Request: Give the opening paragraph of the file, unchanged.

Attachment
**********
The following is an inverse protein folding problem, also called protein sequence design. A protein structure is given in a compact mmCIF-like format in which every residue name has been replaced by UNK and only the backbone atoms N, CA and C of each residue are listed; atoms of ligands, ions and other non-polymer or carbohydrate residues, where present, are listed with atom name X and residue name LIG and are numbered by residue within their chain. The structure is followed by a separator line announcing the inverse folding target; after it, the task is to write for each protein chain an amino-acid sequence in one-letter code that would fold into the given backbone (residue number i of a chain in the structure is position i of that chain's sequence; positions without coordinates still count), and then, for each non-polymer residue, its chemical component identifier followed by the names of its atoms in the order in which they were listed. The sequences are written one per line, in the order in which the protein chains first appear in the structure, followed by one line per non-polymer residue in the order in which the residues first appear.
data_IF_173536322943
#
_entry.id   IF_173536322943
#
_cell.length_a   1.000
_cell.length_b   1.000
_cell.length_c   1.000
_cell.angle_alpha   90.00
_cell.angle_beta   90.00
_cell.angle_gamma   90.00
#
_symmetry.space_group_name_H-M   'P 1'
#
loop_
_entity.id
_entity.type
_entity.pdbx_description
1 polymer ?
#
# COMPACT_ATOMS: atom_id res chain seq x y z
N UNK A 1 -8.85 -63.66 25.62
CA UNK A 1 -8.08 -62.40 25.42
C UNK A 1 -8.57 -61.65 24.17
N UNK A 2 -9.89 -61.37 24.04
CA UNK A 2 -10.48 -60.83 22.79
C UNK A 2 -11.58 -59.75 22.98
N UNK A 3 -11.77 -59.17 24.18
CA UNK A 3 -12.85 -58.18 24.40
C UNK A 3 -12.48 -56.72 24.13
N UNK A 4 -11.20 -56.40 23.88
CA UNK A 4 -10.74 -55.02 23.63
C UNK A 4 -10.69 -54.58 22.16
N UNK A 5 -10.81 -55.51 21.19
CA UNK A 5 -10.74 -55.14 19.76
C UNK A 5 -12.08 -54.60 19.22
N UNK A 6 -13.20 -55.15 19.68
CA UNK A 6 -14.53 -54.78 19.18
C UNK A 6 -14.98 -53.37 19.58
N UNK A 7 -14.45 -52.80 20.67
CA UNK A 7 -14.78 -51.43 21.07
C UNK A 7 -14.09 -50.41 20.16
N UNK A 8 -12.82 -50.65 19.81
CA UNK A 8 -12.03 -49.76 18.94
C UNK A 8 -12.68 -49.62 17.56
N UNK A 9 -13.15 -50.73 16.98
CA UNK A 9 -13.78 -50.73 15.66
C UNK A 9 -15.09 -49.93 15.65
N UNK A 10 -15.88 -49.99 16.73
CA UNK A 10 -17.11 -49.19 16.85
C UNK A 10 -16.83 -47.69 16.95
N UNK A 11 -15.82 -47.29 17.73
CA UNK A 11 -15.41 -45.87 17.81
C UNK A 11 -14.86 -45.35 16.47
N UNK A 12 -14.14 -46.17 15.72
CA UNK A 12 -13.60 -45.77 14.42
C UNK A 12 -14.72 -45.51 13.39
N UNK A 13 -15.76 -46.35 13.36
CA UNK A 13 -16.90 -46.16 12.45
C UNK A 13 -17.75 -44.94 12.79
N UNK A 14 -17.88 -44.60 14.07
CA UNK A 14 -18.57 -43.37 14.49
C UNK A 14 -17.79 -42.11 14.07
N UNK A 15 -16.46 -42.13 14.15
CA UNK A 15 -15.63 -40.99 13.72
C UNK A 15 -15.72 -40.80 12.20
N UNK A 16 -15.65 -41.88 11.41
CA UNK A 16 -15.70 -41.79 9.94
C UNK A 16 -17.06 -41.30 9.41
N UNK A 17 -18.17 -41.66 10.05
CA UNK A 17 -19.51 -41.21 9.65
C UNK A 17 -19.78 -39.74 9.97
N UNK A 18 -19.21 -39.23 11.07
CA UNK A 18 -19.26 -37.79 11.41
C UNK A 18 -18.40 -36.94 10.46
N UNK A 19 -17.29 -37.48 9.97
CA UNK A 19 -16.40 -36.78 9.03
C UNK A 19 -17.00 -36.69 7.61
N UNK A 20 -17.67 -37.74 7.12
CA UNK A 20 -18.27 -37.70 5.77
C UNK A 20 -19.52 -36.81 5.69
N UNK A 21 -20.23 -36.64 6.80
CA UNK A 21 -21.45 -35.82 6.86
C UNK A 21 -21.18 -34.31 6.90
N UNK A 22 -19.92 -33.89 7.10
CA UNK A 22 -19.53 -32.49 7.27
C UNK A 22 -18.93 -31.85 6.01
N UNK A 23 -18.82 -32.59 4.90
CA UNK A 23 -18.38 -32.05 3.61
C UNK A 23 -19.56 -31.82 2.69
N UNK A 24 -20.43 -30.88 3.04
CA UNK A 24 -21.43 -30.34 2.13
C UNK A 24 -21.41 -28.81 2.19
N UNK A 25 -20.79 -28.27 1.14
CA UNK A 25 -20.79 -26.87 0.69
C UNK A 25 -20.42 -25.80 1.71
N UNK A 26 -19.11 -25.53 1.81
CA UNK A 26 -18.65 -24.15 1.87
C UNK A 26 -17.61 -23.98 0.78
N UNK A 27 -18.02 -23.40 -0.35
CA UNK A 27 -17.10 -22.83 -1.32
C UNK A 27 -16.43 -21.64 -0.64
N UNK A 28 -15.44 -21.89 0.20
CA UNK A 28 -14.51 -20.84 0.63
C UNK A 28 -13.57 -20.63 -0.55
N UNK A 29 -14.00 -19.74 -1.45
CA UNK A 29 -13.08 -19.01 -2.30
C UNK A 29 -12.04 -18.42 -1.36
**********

The following is an inverse protein folding problem, also called protein sequence design. A protein structure is given in a compact mmCIF-like format in which every residue name has been replaced by UNK and only the backbone atoms N, CA and C of each residue are listed; atoms of ligands, ions and other non-polymer or carbohydrate residues, where present, are listed with atom name X and residue name LIG and are numbered by residue within their chain. The structure is followed by a separator line announcing the inverse folding target; after it, the task is to write for each protein chain an amino-acid sequence in one-letter code that would fold into the given backbone (residue number i of a chain in the structure is position i of that chain's sequence; positions without coordinates still count), and then, for each non-polymer residue, its chemical component identifier followed by the names of its atoms in the order in which they were listed. The sequences are written one per line, in the order in which the protein chains first appear in the structure, followed by one line per non-polymer residue in the order in which the residues first appear.